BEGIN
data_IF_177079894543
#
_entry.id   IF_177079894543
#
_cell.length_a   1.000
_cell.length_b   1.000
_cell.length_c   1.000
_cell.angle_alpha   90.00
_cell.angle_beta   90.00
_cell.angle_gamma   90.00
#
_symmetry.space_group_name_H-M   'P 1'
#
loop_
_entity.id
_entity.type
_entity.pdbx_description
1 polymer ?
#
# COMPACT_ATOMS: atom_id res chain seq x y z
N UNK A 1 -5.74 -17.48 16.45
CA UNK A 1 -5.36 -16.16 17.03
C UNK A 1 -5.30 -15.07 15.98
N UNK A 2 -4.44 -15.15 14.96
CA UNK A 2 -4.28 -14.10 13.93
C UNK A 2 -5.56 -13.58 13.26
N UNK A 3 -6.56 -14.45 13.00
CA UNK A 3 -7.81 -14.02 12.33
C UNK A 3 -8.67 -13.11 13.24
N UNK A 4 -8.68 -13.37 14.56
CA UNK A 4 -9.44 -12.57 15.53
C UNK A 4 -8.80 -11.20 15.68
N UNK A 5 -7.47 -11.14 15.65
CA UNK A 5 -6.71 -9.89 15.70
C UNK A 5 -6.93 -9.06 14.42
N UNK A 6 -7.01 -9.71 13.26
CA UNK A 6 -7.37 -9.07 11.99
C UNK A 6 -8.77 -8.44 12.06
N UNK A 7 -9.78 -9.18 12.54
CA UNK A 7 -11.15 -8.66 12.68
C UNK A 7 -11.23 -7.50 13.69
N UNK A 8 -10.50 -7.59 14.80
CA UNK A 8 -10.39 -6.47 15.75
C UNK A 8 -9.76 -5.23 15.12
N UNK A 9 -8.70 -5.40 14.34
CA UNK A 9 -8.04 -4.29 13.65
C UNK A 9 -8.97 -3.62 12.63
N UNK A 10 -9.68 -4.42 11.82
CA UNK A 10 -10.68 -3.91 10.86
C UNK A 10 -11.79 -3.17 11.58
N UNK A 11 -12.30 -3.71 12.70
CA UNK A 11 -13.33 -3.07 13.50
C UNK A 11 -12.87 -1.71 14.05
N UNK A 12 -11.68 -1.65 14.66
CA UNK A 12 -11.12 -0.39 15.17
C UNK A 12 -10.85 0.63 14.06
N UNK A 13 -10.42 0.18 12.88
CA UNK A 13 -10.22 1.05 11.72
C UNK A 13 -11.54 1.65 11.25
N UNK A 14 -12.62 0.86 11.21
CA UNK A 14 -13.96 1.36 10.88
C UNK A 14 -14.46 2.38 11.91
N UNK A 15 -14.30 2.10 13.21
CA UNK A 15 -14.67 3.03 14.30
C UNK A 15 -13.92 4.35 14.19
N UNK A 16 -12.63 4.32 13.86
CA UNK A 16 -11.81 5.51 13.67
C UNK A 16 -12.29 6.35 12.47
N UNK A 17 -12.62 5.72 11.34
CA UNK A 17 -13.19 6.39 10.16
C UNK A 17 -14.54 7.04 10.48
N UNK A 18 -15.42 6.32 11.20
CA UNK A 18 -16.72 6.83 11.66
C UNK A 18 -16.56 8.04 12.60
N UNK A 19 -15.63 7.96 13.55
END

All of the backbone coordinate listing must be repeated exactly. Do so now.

data_IF_177079894543
#
_entry.id   IF_177079894543
#
_cell.length_a   1.000
_cell.length_b   1.000
_cell.length_c   1.000
_cell.angle_alpha   90.00
_cell.angle_beta   90.00
_cell.angle_gamma   90.00
#
_symmetry.space_group_name_H-M   'P 1'
#
loop_
_entity.id
_entity.type
_entity.pdbx_description
1 polymer ?
#
# COMPACT_ATOMS: atom_id res chain seq x y z
N UNK A 1 -5.74 -17.48 16.45
CA UNK A 1 -5.36 -16.16 17.03
C UNK A 1 -5.30 -15.07 15.98
N UNK A 2 -4.44 -15.15 14.96
CA UNK A 2 -4.28 -14.10 13.93
C UNK A 2 -5.56 -13.58 13.26
N UNK A 3 -6.56 -14.45 13.00
CA UNK A 3 -7.81 -14.02 12.33
C UNK A 3 -8.67 -13.11 13.24
N UNK A 4 -8.68 -13.37 14.56
CA UNK A 4 -9.44 -12.57 15.53
C UNK A 4 -8.80 -11.20 15.68
N UNK A 5 -7.47 -11.14 15.65
CA UNK A 5 -6.71 -9.89 15.70
C UNK A 5 -6.93 -9.06 14.42
N UNK A 6 -7.01 -9.71 13.26
CA UNK A 6 -7.37 -9.07 11.99
C UNK A 6 -8.77 -8.44 12.06
N UNK A 7 -9.78 -9.18 12.54
CA UNK A 7 -11.15 -8.66 12.68
C UNK A 7 -11.23 -7.50 13.69
N UNK A 8 -10.50 -7.59 14.80
CA UNK A 8 -10.39 -6.47 15.75
C UNK A 8 -9.76 -5.23 15.12
N UNK A 9 -8.70 -5.40 14.34
CA UNK A 9 -8.04 -4.29 13.65
C UNK A 9 -8.97 -3.62 12.63
N UNK A 10 -9.68 -4.42 11.82
CA UNK A 10 -10.68 -3.91 10.86
C UNK A 10 -11.79 -3.17 11.58
N UNK A 11 -12.30 -3.71 12.70
CA UNK A 11 -13.33 -3.07 13.50
C UNK A 11 -12.87 -1.71 14.05
N UNK A 12 -11.68 -1.65 14.66
CA UNK A 12 -11.12 -0.39 15.17
C UNK A 12 -10.85 0.63 14.06
N UNK A 13 -10.42 0.18 12.88
CA UNK A 13 -10.22 1.05 11.72
C UNK A 13 -11.54 1.65 11.25
N UNK A 14 -12.62 0.86 11.21
CA UNK A 14 -13.96 1.36 10.88
C UNK A 14 -14.46 2.38 11.91
N UNK A 15 -14.30 2.10 13.21
CA UNK A 15 -14.67 3.03 14.30
C UNK A 15 -13.92 4.35 14.19
N UNK A 16 -12.63 4.32 13.86
CA UNK A 16 -11.81 5.51 13.67
C UNK A 16 -12.29 6.35 12.47
N UNK A 17 -12.62 5.72 11.34
CA UNK A 17 -13.19 6.39 10.16
C UNK A 17 -14.54 7.04 10.48
N UNK A 18 -15.42 6.32 11.20
CA UNK A 18 -16.72 6.83 11.66
C UNK A 18 -16.56 8.04 12.60
N UNK A 19 -15.63 7.96 13.55